Let’s talk about wild rice. It’s nutty and earthy, irresistibly chewy-tender, and I can’t get enough of it. What is it, exactly? Wild rice is an aquatic grass native to the Great Lakes region of North America.
Don’t save your wild rice for your Thanksgiving stuffing—it’s great year-round, but perhaps especially wonderful during the cooler months. Wild rice offers a warm, hearty component that turns fresh greens into a proper meal, and adds texture and heft to soups.
Wild rice is nutritious, too. It offers about fifty percent more fiber and protein than its cousin brown rice, which puts it on par with quinoa. It’s a suitable gluten-free substitute for farro, since the two are similar in texture.
Wild rice has one less-than-fortunate quality: It’s more expensive than many other whole grains. Wild rice is quite labor-intensive to harvest, which is why it’s pricy. Shop around and store your rice in a cool, dry location. Read on to learn how to cook your wild rice, plus find ideas to use up every bit of it!
How to Cook Wild Rice on the Stovetop
Unlike most recipes, I prefer to cook my wild rice uncovered, in an abundant amount of water. This way, it’s easy to keep an eye on, it cooks a little faster (sometimes it’s done in just 40 minutes), and most importantly: it turns out perfectly every time.
Scroll down for the printable recipe!
How to Cook Wild Rice in the Instant Pot
Wild rice cooks up beautifully in an Instant Pot and saves you about 10 to 15 minutes cooking time, realistically. The main advantage to cooking wild rice in the Instant Pot is that you don’t need to “babysit” it in any fashion. This method is courtesy of The Fresh & Healthy Instant Pot Cookbook by Megan Gilmore.
- Combine 1 cup well-rinsed wild rice and 1 ¼ cups water in the bowl of your Instant Pot.
- Secure the lid and move the steam release valve to Sealing. Select the Manual/Pressure Cook option and cook on high pressure for 22 minutes.
- When the cooking cycle is complete, let the pressure naturally release for 10 minutes, then move the steam release valve to Venting to release any remaining pressure.
- When the floating valve drops, remove the lid and give the rice a stir. Season as desired.
Wild Rice Goes Well With…
Want to improvise a meal with wild rice? Add any of the following:
- Alliums: Chives, garlic, green onion, red onion or shallot
- Beans: Especially chickpeas or other white beans
- Fresh or dried fruit: Fresh apple, dried cherries or cranberries or raisins
- Greens or herbs: Arugula, collard greens, dill, kale, parsley, sage, spinach, tarragon, or thyme
- Nuts or seeds: Almonds, hazelnuts, pecans, pepitas, pine nuts or walnuts
- Seasonings: Black pepper, cinnamon, Dijon mustard, ginger, lemon or orange juice/zest, or vinegar (apple cider or red wine or white wine vinegar)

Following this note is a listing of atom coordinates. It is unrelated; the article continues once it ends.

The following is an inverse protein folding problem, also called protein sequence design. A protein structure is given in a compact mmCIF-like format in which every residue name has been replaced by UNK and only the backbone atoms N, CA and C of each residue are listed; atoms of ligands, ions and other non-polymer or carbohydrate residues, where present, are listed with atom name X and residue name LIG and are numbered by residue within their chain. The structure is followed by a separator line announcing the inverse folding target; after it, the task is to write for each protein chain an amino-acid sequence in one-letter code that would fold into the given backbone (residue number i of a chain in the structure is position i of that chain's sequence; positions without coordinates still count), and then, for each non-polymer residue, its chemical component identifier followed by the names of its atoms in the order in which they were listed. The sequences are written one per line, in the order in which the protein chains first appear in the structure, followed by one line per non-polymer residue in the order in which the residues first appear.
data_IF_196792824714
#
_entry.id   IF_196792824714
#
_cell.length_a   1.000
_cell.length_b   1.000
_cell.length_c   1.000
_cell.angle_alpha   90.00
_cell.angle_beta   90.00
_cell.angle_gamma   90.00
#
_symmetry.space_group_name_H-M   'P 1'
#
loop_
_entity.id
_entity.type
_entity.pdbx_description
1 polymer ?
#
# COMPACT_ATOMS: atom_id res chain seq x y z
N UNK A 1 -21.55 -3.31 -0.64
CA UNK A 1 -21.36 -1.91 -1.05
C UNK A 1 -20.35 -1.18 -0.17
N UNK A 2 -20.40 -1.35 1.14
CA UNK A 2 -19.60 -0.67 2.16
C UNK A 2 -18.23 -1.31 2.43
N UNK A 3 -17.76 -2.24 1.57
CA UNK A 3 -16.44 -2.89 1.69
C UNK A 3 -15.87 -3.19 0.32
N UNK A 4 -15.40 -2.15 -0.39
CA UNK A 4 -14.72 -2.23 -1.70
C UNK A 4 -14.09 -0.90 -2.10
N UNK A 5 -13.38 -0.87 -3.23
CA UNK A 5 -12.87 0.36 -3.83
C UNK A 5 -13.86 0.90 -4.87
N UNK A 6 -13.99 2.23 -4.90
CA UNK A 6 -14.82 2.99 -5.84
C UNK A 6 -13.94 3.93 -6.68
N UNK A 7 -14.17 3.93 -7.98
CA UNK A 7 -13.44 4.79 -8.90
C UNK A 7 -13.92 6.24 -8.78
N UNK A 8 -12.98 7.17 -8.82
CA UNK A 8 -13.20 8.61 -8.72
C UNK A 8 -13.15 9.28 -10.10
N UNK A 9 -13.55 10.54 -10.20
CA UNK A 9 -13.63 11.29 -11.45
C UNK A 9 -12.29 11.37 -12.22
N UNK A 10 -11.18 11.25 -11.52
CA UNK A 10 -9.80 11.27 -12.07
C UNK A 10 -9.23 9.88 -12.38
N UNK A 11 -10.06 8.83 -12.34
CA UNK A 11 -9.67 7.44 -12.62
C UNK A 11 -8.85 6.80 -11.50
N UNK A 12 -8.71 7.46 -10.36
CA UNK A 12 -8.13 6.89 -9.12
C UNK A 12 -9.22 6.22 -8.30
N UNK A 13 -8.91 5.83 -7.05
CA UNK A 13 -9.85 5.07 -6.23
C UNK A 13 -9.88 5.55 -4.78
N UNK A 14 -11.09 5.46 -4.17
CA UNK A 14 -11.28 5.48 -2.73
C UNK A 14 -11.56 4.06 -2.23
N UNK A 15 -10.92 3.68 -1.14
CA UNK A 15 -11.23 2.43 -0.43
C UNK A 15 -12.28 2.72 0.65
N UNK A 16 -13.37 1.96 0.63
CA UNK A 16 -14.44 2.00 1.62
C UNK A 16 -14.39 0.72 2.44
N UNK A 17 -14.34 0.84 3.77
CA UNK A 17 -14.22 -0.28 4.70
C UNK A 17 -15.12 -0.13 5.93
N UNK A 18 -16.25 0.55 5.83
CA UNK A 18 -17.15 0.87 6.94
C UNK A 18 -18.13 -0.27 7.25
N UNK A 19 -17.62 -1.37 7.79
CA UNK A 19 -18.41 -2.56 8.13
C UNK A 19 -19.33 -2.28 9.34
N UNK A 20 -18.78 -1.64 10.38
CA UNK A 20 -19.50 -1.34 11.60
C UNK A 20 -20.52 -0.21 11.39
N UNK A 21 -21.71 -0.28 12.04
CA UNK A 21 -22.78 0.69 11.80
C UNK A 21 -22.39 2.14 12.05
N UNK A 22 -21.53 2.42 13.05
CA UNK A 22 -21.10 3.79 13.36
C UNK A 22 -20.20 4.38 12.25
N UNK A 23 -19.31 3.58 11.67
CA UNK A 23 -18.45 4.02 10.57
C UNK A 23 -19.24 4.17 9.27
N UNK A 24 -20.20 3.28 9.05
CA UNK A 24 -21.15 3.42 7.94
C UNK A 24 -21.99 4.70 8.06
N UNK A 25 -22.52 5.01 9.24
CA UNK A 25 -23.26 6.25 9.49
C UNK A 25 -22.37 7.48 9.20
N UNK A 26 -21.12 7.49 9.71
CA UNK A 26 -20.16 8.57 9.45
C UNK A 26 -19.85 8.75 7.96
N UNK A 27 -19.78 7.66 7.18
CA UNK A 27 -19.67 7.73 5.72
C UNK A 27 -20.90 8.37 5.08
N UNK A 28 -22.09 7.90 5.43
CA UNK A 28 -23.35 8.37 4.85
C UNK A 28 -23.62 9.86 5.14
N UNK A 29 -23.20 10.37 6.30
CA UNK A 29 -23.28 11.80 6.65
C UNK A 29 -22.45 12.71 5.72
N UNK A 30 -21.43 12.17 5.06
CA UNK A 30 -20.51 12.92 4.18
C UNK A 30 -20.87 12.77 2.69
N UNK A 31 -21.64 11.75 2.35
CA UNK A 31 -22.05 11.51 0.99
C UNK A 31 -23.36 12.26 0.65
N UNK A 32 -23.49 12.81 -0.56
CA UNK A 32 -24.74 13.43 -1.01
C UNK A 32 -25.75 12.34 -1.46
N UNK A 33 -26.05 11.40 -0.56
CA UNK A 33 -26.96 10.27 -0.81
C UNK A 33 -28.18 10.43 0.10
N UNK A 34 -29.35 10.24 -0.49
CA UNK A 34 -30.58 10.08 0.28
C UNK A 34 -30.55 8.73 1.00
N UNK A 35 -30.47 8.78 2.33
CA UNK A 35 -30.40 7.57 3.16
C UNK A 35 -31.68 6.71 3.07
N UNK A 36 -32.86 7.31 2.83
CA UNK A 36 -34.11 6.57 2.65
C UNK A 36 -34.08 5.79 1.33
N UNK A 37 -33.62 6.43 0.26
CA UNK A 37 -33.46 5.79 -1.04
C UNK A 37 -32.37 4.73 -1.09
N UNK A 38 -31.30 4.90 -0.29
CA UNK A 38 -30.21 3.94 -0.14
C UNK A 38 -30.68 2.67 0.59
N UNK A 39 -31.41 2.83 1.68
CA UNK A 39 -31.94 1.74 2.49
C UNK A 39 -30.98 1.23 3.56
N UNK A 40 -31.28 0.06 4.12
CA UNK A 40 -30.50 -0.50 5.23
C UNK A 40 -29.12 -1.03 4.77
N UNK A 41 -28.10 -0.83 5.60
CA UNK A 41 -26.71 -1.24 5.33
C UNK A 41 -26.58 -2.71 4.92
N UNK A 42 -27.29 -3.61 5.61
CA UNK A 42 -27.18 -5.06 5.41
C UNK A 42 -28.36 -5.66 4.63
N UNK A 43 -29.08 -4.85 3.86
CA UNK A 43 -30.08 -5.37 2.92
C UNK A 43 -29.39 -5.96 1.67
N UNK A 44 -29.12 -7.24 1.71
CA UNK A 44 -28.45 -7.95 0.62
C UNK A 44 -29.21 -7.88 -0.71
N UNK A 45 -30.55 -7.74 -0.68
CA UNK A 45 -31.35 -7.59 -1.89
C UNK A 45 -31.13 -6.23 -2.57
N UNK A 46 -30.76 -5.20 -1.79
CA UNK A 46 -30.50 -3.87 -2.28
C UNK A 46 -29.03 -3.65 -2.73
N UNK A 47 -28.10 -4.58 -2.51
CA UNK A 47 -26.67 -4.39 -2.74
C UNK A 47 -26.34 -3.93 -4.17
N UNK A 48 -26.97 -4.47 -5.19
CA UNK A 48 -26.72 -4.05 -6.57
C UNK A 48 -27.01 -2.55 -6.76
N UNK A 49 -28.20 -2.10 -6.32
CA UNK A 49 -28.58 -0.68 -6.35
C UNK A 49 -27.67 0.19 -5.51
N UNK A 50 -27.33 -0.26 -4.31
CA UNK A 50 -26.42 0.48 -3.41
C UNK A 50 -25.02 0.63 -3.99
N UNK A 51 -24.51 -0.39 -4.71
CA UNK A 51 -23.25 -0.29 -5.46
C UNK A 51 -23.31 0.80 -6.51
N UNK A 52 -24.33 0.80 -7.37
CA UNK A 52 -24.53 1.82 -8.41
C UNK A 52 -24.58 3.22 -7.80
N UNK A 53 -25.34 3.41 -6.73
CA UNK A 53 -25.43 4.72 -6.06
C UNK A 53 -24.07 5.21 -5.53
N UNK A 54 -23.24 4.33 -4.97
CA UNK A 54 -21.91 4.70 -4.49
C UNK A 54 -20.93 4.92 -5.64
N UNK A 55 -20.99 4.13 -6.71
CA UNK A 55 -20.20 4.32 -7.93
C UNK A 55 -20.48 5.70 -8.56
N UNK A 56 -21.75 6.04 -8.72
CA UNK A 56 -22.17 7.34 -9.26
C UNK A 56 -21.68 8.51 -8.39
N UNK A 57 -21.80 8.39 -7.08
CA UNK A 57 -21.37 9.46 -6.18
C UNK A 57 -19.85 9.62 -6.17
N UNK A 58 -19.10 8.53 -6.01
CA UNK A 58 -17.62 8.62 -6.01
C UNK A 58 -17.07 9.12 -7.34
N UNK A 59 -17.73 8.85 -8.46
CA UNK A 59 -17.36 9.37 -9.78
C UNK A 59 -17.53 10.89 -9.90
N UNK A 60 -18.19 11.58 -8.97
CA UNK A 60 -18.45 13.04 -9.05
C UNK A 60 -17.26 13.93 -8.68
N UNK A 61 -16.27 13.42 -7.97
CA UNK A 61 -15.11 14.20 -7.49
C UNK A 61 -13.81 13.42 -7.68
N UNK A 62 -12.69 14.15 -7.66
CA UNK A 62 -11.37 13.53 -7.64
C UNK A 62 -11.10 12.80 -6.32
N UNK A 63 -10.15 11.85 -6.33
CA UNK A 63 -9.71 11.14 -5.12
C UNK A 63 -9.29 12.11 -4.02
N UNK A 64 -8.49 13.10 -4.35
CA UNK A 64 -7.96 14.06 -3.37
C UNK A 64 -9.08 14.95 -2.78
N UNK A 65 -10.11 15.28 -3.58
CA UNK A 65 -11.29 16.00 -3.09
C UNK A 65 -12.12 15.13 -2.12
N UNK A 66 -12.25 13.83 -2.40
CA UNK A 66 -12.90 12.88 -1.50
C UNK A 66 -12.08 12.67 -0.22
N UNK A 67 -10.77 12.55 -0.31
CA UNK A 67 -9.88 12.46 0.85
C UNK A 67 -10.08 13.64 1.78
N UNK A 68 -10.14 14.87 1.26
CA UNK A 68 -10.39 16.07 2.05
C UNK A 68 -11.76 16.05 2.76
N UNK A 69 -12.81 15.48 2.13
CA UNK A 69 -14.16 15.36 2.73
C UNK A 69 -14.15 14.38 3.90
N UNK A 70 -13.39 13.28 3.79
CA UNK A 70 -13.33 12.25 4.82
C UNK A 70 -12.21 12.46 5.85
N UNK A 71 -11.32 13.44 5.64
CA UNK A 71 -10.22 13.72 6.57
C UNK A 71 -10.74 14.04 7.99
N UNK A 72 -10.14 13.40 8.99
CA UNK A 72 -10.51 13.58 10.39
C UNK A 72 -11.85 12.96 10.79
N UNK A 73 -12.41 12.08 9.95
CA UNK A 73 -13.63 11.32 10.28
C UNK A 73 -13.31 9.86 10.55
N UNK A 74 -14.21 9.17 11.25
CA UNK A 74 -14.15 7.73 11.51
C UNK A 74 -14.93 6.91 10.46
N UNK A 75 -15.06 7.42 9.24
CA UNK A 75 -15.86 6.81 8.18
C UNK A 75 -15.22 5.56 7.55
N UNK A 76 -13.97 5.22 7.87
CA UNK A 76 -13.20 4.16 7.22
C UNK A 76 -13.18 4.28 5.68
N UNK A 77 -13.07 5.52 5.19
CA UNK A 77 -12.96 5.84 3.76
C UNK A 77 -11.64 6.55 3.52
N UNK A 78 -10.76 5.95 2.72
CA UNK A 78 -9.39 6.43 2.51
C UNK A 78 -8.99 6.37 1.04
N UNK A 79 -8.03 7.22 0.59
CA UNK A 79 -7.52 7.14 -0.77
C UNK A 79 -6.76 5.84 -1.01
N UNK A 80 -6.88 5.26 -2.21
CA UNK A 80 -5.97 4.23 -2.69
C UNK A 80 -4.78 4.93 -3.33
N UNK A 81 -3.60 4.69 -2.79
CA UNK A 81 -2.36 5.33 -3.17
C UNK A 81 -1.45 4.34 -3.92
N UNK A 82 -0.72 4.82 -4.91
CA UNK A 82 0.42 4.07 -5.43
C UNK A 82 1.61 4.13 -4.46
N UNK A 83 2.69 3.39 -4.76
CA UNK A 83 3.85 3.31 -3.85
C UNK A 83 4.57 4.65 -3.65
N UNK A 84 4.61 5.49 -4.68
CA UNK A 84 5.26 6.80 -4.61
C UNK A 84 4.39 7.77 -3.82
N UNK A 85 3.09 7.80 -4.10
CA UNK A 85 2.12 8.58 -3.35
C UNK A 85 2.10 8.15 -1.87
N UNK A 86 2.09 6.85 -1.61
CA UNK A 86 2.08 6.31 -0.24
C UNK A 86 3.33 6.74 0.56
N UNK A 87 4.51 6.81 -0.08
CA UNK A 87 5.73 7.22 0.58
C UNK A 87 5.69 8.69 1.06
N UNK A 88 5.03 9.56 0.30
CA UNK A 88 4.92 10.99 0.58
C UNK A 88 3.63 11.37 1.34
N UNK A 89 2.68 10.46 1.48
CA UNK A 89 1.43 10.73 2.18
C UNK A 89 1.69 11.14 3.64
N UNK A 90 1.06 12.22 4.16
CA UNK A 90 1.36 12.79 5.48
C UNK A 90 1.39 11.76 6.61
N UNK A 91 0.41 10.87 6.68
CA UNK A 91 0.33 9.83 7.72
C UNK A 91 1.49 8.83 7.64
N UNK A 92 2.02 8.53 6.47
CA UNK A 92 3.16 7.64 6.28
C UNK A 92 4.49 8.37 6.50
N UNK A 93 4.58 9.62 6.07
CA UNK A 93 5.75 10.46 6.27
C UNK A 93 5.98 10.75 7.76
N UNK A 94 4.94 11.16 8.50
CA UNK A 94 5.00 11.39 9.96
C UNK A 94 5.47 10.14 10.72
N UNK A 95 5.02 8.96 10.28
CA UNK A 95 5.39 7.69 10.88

- Soft cheese: Feta or goat cheese
- Vegetables: Asparagus, beets, bell peppers, cabbage, carrots, celery, mushrooms, pumpkin, squash (acorn, butternut, or kabocha)
Watch How to Make Perfect Wild Rice
Perfect Wild Rice
- Prep Time: 5 minutes
- Cook Time: 45 minutes
- Total Time: 50 minutes
- Yield: 3 cups 1x
- Category: Whole grain
- Method: Stovetop
- Cuisine: North American
Learn how to cook perfect wild rice in this simple recipe! Wild rice is a nutritious and delicious whole grain. It’s a great addition to salads and sides. Scale this recipe as needed (just be sure to use plenty of water). One cup uncooked wild rice yields just over 3 cups cooked.
- 1 cup wild rice
- At least 6 cups water
- Optional seasonings: salt (to taste), 1 to 2 teaspoons extra-virgin olive oil, maybe 1 minced clove of garlic or 1 thinly sliced green onion
- Bring a large pot of water to boil, using at least 6 cups water per 1 cup rice (or see Instant Pot option provided in notes). Thoroughly rinse the rice in a fine mesh colander under running water.
- Add the rinsed rice and continue cooking, reducing heat as necessary to maintain an active simmer, for 40 minutes to 55 minutes. It’s done when the rice is pleasantly tender but still offers a light resistance to the bite. If you see any grains bursting open down the center seam (like a hot dog bun), it’s likely done.
- Drain the rice and return the rice to the pot (off the heat). Stir in any seasonings you’d like to add. If you have the time, place a tea towel over the pot, cover, and let it rest for 10 minutes (this absorbs any excess moisture). Use as desired.
Instant Pot option: Add 1 cup well-rinsed wild rice and 1 ¼ cups water to the Instant Pot. Secure the lid and move the steam release valve to Sealing. Select the Manual/Pressure Cook option and cook on high pressure for 22 minutes. When the cooking cycle is complete, let the pressure naturally release for 10 minutes, then move the steam release valve to Venting to release any remaining pressure. When the floating valve drops, remove the lid and give the rice a stir. Season as desired. This method is courtesy of The Fresh & Healthy Instant Pot Cookbook by Megan Gilmore.
Storage suggestions: Wild rice will keep well in the refrigerator, covered, for up to 5 days. Or, freeze it for several months. Gently defrost in the microwave before serving.
▸ Nutrition Information
5 Recipes Featuring Wild Rice
1) Arugula and Wild Rice Salad with Zippy Lemon Dressing
This irresistible and hearty salad includes wild rice, arugula, dried cherries, toasted almonds and feta, tossed in a zippy lemon dressing!
2) Roasted Butternut Squash, Pomegranate and Wild Rice “Stuffing”
This vibrant vegetarian dish will be a hit at your holiday table or Sunday dinner. This recipe features wild rice tossed in a gingery dressing, with roasted butternut squash, fresh pomegranate, goat cheese, and pepitas (green pumpkin seeds).
3) Megan’s Wild Rice & Kale Salad
This hearty salad features nutritious wild rice, kale, goat cheese and colorful vegetables. Serve it as a light dinner and pack it for tomorrow’s lunch. The recipe comes from Megan Gilmore’s cookbook, The Fresh & Healthy Instant Pot Cookbook.
4) Hearty Sweet Potato, Arugula & Wild Rice Salad with Ginger Dressing
This delicious salad recipe features roasted sweet potato, wild rice and arugula tossed in a gingery dressing. Enjoy this holiday-worthy salad all week long.
5) Anything-Goes Kale Salad with Green Tahini Dressing
Ok, you’ll see brown rice in the photo, but wild rice would be just as good, if not better. This super versatile kale salad features an amazing tahini dressing. Just add massaged kale and veggies from your crisper drawer.
More resources you might appreciate: 23 make-ahead breakfast recipes, 45 recipes that pack well for lunch and 20 simple weeknight dinners. You can shop my essential kitchen equipment here. Don’t forget to follow us on Pinterest for a steady stream of recipe inspiration!